'Medicare for All' proponents should heed Canada’s health-care woes
Many powerful Americans believe “Medicare for All” will solve U.S. health-care problems through universal coverage, controlled costs and more equitable access. As Senator Bernie Sanders, frontrunner for the Democratic presidential nomination, noted, his “Medicare-for-all legislation… would provide comprehensive health care to every man, woman and child… [with] no more insurance premiums, deductibles or co-payments” and “would allow all Americans, regardless of their income, to get the health care they need when they need it.”
Not so fast.
Expanding Medicare’s government monopoly over the financing and delivery of U.S. health care is not only potentially harmful, but also not the best way to achieve the stated goals.
Canada’s taxpayer-funded universal health-care system—without premiums, deductibles or copayments—provides a cautionary tale. While regularly held up as the posterchild for U.S health-care reform, objective measures of performance show it’s a comparatively expensive system that achieves only mediocre (and sometimes very poor) results.
For example, a recent study examined 28 universal health-care systems across 45 indicators of performance. Canada performed well on only five of the 12 indicators of clinical performance and quality (including survival rates for breast cancers). Its performance on the others (including obstetric traumas and diabetes-related amputations) were poor or average.
Crucially, after adjusting for differences in the proportion of seniors, Canada ranked among the top spenders—fourth highest as a percentage of GDP and 10th highest per capita. Despite these levels of spending, it had fewer medical resources and painfully long wait times for specialist care. For example, Canada ranked 26 out of 28 for number of physicians, 22 out of 27 for MRI units, and 25 out of 26 for hospital beds.
In Commonwealth Fund data comparing 11 developed countries, Canada reported the largest percentage of patients waiting more than four weeks for a specialist appointment (56 per cent) compared to top performers such as Switzerland (22 per cent) and the Netherlands (23 per cent). And more than four months for elective surgery (18 per cent of patients) compared to top performers France (two per cent) and in Germany where the number was zero.
So while Canada’s universal system performs well on isolated metrics, overall its cost, resources, access and outcomes differ dramatically from other universal coverage countries particularly Switzerland, the Netherlands and Germany.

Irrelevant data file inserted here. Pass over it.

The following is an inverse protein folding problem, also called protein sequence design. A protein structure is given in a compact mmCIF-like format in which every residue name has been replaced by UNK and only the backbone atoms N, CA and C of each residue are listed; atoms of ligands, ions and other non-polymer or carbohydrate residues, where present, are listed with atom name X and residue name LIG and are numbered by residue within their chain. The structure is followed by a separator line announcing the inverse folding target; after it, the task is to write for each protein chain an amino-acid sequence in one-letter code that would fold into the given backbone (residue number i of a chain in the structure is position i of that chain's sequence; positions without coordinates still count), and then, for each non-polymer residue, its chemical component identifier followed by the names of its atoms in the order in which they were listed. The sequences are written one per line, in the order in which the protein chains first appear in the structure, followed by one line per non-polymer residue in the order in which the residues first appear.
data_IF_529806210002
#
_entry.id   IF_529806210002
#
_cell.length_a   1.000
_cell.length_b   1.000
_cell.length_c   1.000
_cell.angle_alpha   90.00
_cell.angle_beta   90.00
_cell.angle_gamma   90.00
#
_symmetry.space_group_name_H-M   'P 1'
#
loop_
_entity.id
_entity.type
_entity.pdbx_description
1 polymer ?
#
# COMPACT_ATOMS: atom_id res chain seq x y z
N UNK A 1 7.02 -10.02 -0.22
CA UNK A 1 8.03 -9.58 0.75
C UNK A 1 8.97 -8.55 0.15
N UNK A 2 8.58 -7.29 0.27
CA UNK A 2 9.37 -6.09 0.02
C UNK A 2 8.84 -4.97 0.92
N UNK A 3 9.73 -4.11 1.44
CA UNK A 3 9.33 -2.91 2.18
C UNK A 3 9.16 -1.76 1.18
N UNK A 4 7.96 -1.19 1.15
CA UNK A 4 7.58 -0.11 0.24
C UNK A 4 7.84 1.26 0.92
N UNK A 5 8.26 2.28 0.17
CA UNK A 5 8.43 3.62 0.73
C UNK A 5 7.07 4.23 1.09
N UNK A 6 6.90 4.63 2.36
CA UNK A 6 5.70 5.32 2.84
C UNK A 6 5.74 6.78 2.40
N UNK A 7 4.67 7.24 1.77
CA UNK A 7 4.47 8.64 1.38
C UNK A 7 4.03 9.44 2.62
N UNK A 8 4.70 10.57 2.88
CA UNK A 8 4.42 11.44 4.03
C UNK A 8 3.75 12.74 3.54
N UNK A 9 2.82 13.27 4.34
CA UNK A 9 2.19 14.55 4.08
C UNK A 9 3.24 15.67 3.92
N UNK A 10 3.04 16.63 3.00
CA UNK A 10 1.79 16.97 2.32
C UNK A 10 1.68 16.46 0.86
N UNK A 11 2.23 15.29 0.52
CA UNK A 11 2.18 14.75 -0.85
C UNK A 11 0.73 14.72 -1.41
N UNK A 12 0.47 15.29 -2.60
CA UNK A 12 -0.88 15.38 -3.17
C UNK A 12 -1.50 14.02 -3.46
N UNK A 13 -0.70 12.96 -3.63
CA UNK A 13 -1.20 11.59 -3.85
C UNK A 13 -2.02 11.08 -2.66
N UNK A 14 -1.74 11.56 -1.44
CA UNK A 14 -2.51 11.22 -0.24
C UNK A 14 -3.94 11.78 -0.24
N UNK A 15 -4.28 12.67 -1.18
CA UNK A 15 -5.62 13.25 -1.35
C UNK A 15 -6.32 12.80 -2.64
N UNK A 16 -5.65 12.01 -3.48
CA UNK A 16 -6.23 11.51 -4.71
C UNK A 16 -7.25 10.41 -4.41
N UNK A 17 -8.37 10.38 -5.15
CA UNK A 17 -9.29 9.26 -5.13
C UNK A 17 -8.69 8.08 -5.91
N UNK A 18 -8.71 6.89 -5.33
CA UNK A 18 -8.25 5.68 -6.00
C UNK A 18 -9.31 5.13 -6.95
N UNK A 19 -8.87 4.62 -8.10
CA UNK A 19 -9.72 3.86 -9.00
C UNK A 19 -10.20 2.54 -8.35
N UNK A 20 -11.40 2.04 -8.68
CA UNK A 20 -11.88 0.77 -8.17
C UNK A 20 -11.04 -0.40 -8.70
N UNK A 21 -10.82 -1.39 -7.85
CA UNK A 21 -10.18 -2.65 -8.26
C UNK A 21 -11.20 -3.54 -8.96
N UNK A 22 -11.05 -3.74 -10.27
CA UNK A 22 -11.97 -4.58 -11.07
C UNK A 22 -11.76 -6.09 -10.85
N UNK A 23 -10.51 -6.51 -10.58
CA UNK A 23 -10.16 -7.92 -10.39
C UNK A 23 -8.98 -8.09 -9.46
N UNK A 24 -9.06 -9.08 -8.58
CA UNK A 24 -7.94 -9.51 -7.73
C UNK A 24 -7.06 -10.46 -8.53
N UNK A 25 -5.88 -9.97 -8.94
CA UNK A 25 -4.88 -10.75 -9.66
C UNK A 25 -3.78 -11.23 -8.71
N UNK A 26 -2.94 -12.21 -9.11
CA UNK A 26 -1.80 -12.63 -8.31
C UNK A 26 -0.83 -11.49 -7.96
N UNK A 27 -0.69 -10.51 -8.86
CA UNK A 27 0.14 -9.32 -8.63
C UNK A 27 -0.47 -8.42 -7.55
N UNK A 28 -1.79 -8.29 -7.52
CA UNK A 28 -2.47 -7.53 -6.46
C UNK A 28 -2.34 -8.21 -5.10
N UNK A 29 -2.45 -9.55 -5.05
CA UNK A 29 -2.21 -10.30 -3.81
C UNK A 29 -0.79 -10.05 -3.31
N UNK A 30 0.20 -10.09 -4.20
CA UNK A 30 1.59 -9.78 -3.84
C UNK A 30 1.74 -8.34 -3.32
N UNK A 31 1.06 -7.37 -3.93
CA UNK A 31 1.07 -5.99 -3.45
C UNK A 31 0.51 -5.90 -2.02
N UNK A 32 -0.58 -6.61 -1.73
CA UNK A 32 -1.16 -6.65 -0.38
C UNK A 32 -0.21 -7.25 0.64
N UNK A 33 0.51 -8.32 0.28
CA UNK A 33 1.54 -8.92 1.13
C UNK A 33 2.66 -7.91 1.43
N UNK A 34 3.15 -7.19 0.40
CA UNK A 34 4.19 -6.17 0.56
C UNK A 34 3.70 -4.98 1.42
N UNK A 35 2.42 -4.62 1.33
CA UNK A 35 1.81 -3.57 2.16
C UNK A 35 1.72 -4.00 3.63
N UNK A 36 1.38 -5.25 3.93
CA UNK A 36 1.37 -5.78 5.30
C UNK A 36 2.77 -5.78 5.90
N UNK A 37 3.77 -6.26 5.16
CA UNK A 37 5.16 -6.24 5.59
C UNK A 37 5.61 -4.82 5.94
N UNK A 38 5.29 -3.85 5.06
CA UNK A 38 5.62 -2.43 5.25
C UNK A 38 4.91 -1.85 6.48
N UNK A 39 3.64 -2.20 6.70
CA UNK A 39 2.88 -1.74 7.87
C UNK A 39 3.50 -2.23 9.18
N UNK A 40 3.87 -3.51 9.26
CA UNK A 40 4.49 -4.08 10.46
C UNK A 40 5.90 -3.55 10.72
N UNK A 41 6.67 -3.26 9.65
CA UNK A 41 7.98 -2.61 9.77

Why? The key differences are in who does the buying and supplying of services.
Unlike Canada’s government-run monopoly insurance system, the Swiss, Dutch and German systems rely on consumers buying from many private for- and non-profit insurers. Government offers financial assistance for needy households with premium payments. In Germany, enrollees can use the public system (composed of 145 competing independent not-for-profit sickness funds) and some may purchase insurance from 24 for-profit and 19 non-profit companies.
In the Netherlands and Switzerland, residents must select a standard insurance package from private insurers—27 health insurance companies in the Netherlands (in 2011, the market leader was a for-profit company), and 67 social health insurers in Switzerland (in 2014, 33 were registered shareholder corporations).
This competition is one major reason for the results these countries achieve. And unlike the United States, with Medicare and its massive trillion dollar unfunded liabilities, they cannot pass unreimbursed current expenses onto future generations. If the expenses of private insurers exceed their revenues, they face bankruptcy.
These relatively successful universal health-care systems also rely on private hospitals and physicians—42 per cent of German hospitals, for example, were for-profit in 2012 with almost all of them open to patients with public insurance. Among other benefits, these for-profit vendors, which are regulated by various government strictures, can readily access private capital to fund the purchase of medical innovations, unlike government-run systems, which must obtain approval for tax revenues.
Individual consumers and the private sector drive the health-care systems in these countries, which accomplish exactly what Senator Sanders and his supporters say they want—controlled costs with high-quality and ready access. In contrast, as Canada’s experience indicates, the “Medicare for All” model is not the solution that will achieve these goals.